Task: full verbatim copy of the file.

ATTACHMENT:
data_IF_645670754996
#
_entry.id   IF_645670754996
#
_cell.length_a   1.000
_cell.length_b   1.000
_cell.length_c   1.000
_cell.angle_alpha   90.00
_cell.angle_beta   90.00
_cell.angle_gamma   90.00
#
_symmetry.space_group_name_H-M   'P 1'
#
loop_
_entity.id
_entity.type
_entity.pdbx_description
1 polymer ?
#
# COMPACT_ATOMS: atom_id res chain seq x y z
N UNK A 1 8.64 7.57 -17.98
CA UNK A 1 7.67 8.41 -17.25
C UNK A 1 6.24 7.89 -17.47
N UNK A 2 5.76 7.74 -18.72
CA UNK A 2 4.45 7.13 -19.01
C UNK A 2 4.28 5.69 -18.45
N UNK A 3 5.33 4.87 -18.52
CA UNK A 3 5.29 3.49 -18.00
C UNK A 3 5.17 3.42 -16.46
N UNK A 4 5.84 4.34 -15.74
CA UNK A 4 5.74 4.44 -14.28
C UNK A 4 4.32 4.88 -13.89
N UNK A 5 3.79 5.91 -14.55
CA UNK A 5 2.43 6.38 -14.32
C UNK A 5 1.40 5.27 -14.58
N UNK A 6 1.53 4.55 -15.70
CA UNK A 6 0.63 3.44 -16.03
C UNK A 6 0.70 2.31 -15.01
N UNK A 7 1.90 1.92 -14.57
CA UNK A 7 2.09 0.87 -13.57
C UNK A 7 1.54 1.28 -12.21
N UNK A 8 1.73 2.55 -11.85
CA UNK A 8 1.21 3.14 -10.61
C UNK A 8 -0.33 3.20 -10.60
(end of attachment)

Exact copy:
data_IF_645670754996
#
_entry.id   IF_645670754996
#
_cell.length_a   1.000
_cell.length_b   1.000
_cell.length_c   1.000
_cell.angle_alpha   90.00
_cell.angle_beta   90.00
_cell.angle_gamma   90.00
#
_symmetry.space_group_name_H-M   'P 1'
#
loop_
_entity.id
_entity.type
_entity.pdbx_description
1 polymer ?
#
# COMPACT_ATOMS: atom_id res chain seq x y z
N UNK A 1 8.64 7.57 -17.98
CA UNK A 1 7.67 8.41 -17.25
C UNK A 1 6.24 7.89 -17.47
N UNK A 2 5.76 7.74 -18.72
CA UNK A 2 4.45 7.13 -19.01
C UNK A 2 4.28 5.69 -18.45
N UNK A 3 5.33 4.87 -18.52
CA UNK A 3 5.29 3.49 -18.00
C UNK A 3 5.17 3.42 -16.46
N UNK A 4 5.84 4.34 -15.74
CA UNK A 4 5.74 4.44 -14.28
C UNK A 4 4.32 4.88 -13.89
N UNK A 5 3.79 5.91 -14.55
CA UNK A 5 2.43 6.38 -14.32
C UNK A 5 1.40 5.27 -14.58
N UNK A 6 1.53 4.55 -15.70
CA UNK A 6 0.63 3.44 -16.03
C UNK A 6 0.70 2.31 -15.01
N UNK A 7 1.90 1.92 -14.57
CA UNK A 7 2.09 0.87 -13.57
C UNK A 7 1.54 1.28 -12.21
N UNK A 8 1.73 2.55 -11.85
CA UNK A 8 1.21 3.14 -10.61
C UNK A 8 -0.33 3.20 -10.60